All photos courtesy of Seb Mueller.
If you find yourself flipping through just about any music magazine these days, chances are, you’re going to come across SWMRS. The west coast band is making a name for themselves with their raw song-writing and catchy pop hooks, never sacrificing rock for melody. I got the chance to catch up with SWMRS’ bass-playing extraordinaire, Seb Mueller, who is taking the whirlwind in stride, all while touring the UK this summer and juggling his film photography at the same time.
In this exclusive interview, we get an insider’s view of some of Mueller’s personal favorite shots from his last tour in the UK and some insight into how and why he chose film photography as another expressive outlet. Read the full interview and check out the photos below the cut.
How has the recent UK tour treated you? Was there a city that you were particularly excited to play?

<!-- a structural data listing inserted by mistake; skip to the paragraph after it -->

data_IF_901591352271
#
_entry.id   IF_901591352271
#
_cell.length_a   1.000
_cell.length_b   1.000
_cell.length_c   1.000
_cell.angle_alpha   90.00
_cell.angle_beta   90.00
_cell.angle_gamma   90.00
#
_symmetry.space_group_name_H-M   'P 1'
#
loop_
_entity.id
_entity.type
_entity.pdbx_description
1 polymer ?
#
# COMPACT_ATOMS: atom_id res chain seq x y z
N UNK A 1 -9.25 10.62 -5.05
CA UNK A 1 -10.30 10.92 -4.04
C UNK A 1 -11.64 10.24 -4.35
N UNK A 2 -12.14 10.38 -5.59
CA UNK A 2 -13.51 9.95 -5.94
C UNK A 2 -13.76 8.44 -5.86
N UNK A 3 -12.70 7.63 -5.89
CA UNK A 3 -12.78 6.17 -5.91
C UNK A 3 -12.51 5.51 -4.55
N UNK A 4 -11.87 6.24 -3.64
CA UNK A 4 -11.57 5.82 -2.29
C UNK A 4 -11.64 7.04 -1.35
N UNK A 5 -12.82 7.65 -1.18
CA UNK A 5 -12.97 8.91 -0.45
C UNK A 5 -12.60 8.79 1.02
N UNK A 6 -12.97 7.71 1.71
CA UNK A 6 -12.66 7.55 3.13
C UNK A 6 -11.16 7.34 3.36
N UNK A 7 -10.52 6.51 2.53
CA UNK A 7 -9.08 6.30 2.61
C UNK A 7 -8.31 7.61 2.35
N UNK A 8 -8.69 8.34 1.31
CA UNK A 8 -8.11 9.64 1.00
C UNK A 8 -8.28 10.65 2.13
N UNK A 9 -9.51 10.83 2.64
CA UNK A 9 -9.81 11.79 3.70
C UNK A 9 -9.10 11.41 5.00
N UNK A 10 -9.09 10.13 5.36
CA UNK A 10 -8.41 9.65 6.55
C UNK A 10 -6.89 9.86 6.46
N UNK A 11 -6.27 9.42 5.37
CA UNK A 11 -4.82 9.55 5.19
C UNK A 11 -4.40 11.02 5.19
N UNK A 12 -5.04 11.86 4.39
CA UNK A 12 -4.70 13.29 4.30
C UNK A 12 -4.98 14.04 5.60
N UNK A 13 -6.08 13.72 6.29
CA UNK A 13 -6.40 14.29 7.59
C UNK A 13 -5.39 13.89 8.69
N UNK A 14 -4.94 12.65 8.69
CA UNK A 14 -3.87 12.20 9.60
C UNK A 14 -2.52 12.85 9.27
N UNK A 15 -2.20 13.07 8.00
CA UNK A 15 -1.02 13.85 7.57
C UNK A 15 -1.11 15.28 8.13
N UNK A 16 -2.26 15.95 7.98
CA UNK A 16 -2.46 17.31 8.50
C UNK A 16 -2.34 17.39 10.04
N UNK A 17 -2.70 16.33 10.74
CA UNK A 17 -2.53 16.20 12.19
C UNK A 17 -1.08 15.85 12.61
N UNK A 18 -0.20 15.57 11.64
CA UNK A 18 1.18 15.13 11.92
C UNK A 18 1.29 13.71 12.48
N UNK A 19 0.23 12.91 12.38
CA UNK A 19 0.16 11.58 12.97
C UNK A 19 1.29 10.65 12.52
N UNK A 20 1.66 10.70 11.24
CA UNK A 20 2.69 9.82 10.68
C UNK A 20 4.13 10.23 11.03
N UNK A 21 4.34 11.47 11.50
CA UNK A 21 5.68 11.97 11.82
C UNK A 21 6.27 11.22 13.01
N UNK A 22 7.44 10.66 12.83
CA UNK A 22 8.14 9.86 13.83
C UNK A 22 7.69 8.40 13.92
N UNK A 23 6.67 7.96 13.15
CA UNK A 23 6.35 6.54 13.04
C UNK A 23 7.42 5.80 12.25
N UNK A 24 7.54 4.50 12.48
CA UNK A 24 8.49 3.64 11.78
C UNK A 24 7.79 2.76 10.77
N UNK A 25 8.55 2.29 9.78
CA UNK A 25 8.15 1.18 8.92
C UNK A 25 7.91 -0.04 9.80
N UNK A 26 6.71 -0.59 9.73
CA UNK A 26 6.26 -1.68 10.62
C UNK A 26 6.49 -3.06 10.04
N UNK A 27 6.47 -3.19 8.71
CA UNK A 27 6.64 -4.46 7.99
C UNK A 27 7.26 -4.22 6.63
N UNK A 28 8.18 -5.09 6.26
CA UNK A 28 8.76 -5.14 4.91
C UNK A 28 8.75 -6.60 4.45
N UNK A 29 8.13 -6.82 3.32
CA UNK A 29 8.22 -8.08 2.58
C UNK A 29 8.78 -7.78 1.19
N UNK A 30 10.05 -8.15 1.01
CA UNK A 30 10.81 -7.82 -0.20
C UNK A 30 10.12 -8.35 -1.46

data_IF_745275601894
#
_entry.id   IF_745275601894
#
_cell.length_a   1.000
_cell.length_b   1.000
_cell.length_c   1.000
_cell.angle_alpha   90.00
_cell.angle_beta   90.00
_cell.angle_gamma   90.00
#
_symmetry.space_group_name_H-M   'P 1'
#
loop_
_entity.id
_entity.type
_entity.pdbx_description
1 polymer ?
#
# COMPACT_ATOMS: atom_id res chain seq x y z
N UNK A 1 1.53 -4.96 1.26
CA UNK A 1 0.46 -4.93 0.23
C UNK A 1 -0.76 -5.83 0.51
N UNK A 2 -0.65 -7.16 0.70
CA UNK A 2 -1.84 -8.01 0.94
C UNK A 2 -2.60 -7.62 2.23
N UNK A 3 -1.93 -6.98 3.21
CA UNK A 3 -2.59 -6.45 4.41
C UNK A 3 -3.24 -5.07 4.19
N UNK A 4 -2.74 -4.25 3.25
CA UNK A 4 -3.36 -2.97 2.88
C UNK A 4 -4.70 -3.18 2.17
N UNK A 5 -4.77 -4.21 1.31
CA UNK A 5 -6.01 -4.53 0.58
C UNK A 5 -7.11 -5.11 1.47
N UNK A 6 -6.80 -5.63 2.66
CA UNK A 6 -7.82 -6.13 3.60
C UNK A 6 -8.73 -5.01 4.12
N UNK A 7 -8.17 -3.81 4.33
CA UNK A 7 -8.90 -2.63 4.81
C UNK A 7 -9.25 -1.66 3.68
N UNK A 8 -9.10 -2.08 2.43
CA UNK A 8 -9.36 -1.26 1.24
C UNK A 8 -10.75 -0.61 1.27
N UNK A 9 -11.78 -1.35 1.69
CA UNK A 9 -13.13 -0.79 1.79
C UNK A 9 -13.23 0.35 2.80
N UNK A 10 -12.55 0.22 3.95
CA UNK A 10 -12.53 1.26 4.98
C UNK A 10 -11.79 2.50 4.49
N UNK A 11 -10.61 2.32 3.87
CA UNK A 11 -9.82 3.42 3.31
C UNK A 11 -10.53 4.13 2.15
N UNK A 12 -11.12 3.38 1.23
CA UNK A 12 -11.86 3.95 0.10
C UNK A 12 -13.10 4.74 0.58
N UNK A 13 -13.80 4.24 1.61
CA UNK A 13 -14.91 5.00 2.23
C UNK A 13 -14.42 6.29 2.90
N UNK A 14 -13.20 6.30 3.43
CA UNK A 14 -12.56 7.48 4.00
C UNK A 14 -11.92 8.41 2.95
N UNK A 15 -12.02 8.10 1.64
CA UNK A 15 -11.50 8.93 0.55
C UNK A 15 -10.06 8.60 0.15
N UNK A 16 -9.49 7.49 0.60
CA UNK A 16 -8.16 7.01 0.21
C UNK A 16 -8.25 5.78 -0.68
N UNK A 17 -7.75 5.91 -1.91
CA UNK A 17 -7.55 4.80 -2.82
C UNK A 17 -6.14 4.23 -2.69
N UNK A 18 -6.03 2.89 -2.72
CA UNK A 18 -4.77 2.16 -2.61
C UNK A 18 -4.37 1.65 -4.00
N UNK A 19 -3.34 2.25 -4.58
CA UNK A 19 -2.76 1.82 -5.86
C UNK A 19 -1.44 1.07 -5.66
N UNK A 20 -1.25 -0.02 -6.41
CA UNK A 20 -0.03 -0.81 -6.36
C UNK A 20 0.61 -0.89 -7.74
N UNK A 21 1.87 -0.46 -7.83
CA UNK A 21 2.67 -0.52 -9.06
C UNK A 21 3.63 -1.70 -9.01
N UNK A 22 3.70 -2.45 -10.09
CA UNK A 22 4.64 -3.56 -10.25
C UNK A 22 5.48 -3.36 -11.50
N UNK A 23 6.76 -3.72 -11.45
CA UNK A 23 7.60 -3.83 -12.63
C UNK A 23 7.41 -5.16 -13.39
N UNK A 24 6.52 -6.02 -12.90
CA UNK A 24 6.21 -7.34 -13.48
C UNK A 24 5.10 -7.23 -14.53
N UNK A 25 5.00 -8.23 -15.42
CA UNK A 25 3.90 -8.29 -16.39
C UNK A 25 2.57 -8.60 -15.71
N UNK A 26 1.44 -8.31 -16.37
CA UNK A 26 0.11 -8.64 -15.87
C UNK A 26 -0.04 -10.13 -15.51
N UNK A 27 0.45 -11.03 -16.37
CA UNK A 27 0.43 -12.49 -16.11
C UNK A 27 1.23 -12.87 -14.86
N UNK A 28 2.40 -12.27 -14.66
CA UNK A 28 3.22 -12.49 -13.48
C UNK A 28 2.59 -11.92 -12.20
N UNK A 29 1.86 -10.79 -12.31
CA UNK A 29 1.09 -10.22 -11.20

The UK was great. One of my favorite places to tour. Kids over there just have a different appreciation for rock & live music. I was excited to play London, but Manchester is also one of my favorite cities to play.
Many fans don’t know that when you’re not busy playing bass in SWMRS, you spend your free time as a film photographer. Who or what inspired your interest? While on tour in the UK, was there a city that you had the most fun shooting?
I took a film photography course in college before I left to start this album cycle. I got stoked learning and studying photography, and fell in love with it once I saw my first print developing in the darkroom. There was no particular city that was more fun than any others, it was just rad to be able to shoot all over the country.
Are there any photographers that you look to for inspiration? Any you admire for their style?
Carrie Mae Weems is a huge inspiration of mine. In particular her photo project, The Kitchen Table Series, has been a huge influence on how I shoot my photos. The series puts a very heavy importance on the subject and the framing of the photo. Even though all of the photos are staged portraits of Weems herself, she finds a way to make the photo series feel extremely natural and unplanned. She also creates a very powerful narrative from series thats easy for the viewer to find and reflect upon. I believe the idea of creating a narrative and story within a photo or body of work is extremely important. That is one lesson I have learned from viewing Weems’ works.